Step-by-Step Guide to the New BOI Reporting Rule

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step-by-step guide to new BOI reporting rule

Recently, we wrote about a new requirement of the Financial Crimes Enforcement Network (FinCEN), under the U.S. Department of the Treasury, known as the Beneficial Ownership Information (BOI) reporting rule. The goal of the BOI Reporting Rule is to prevent illegal activities such as money laundering, tax evasion, terrorist financing, and other activities that can be disguised as legitimate small businesses.

In today’s post, we’ll go over the steps you need to take to ensure your company is in compliance with the new reporting requirement.

Step One: Determine Company Eligibility

The rule defines “reporting companies” as those formed in the U.S. or foreign entities registered to do business in the U.S. by filing with a secretary of state or equivalent office.

However, there are 23 categories of exemptions. These include public companies, some regulated businesses such as banks and insurance companies, and large operating companies, defined as those with at least 20 full-time employees that have a physical office in the United States and filed Federal income tax information or a return in the previous year with more than $5 million in gross receipts or sales.

Some domestic entities such as statutory trusts, business trusts, or foundations, are considered reporting companies only if they were created by filing with a secretary of state or similar office. The requirements for these companies to file vary from state to state.

Step Two: Determine your company’s beneficial owner(s)

A beneficial owner is any individual who, directly or indirectly:

  • Exercises substantial control over a reporting company. This could include senior officers, board members, or other individuals who have substantial control or influence over company decisions.


  • Owns or controls at least 25% of the ownership interests of a reporting company. Ownership interests include stock, equity, voting rights, capital or profit interest, convertible instruments, options or privileges, or other instruments or arrangements used to establish ownership.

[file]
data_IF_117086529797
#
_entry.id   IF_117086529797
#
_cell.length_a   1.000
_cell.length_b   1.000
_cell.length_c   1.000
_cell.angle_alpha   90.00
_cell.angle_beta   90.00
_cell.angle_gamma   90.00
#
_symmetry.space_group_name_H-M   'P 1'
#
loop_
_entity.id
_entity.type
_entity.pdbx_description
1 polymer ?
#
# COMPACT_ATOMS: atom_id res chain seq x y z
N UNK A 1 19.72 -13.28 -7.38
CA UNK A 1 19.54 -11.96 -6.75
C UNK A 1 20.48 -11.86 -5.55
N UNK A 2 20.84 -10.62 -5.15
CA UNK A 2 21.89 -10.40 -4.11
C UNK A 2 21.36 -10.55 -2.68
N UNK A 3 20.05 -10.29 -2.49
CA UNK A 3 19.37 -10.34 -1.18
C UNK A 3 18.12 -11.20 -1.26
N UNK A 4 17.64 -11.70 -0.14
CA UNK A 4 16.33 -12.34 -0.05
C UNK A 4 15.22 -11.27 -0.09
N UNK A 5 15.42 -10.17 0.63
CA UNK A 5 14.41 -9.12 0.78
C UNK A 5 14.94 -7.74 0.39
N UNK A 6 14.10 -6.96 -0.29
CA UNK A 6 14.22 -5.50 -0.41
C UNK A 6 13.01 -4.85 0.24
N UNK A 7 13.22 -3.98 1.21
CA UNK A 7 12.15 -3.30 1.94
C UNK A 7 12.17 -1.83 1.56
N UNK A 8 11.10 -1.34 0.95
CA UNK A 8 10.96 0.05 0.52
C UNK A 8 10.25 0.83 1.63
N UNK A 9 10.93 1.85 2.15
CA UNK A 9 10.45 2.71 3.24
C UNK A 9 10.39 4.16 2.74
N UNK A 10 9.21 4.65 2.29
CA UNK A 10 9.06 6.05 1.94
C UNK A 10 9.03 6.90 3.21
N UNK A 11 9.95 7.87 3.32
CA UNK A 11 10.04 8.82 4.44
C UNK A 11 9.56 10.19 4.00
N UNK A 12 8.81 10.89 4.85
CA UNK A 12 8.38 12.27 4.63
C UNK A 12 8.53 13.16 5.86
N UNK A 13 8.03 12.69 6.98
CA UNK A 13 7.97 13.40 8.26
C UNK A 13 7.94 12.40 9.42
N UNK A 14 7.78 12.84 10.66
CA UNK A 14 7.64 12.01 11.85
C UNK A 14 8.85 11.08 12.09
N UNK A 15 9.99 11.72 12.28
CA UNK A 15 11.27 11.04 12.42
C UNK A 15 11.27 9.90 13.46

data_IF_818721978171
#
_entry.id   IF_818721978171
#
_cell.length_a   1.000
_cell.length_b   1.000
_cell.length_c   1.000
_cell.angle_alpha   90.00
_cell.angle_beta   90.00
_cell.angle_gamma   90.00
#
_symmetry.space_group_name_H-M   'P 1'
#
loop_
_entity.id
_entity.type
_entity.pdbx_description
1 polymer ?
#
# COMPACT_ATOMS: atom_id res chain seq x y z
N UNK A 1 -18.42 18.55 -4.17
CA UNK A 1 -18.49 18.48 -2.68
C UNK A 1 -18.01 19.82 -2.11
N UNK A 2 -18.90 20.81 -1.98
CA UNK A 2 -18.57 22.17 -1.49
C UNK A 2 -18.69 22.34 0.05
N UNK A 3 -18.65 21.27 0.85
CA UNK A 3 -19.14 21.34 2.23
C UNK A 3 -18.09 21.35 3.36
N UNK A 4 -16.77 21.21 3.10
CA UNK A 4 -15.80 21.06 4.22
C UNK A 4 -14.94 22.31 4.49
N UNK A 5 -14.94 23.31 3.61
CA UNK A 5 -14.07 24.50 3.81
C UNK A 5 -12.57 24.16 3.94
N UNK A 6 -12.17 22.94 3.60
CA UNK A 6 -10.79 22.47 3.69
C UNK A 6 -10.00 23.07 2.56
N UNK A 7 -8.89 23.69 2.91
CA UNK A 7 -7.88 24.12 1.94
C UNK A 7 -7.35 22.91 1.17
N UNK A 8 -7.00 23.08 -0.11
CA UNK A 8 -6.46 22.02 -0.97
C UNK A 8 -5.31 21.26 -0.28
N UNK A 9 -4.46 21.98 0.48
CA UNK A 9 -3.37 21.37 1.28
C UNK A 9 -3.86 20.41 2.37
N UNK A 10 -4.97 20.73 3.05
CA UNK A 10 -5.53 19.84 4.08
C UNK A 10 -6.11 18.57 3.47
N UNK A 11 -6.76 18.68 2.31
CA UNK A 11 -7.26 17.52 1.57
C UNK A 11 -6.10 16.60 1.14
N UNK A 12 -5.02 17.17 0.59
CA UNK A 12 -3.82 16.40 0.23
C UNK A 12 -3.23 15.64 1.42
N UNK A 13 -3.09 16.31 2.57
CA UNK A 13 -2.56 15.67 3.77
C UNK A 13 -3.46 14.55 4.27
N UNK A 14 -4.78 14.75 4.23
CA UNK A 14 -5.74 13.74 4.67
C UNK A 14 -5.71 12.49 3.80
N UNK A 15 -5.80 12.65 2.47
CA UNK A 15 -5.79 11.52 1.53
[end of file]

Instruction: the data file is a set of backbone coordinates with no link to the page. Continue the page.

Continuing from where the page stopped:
FinCEN expects that every company will have at least one beneficial owner, but some companies will have multiple beneficial owners who are required to be reported. More detail about who is considered to have “substantial control”

Step Three: Gather Information

BOI reports require information about the company and its beneficial owners. If the company was formed after January 1, 2024, it must also include information about the person(s) who filed the document that created the company, known as the “company applicant.”

Required Company Information
  • Legal name
  • Trade name or doing business as (DBA) name
  • United States address
  • State, Tribal, or foreign jurisdiction of formation
Required Beneficial owner and company applicant information
  • Full legal name
  • Date of birth
  • Residential address (business address for company applicants)
  • Identifying number, issuing agency, and image of one of the following non-expired documents:
    • United States passport
    • Driver’s license
    • Identification document issued by state, local government, or tribe
    • Foreign passport (only if one of the first three documents can’t be obtained

Step Four: Obtain FinCEN Identifier(s)

A FinCEN identifier is not required but may simplify the process. Beneficial owners and company applicants can apply for FinCEN identifiers online, using the information gathered in Step Three. Once an individual has obtained a FinCEN identifier, they can submit it to their companies to be used in BOI reports in place of the required personal information.

An entity can apply for an identifier when it submits its BOI report.

Step Five: Submit Report

A company can designate an employee, owner, or third-party service provider to file a BOI report on its behalf. Individuals who submit the report will need to provide their name and contact information. BOI reports can be submitted to FinCEN through the BOI E-Filing System.

Step Six: Stay on Top of Updates

Reporting companies are required to update their BOI report within 30 days of any changes to the company or beneficial owner information (company applicant information does not need to be updated after the initial report is filed).

Examples of changes that would require an update include:

  • Registering a new DBA
  • A change in beneficial owners, such as a new Chief Executive Officer
  • A sale that changes who meets the ownership interest threshold of 25%
  • The death of a beneficial owner
  • Any change to a beneficial owner’s name, address, or unique identifying number provided in a BOI report.

Important Dates

Companies that exist as of January 1, 2024, must file their initial BOI report by January 1, 2025.

Companies created or registered to do business in the United States on or after January 1, 2024, and before January 1, 2025, will have 90 calendar days after receiving actual or public notice that their creation or registration is effective to file their initial BOI report

Wrapping Up

More details about BOI reporting can be found in FinCEN’s Compliance Guide. If you are unsure if your company qualifies as a reporting entity for BOI or have other questions, please call us or your tax advisor at Tonneson + Co.

Let's Talk

If you’re interested in working with Tonneson + Co, please reach out to us. We look forward to hearing from you!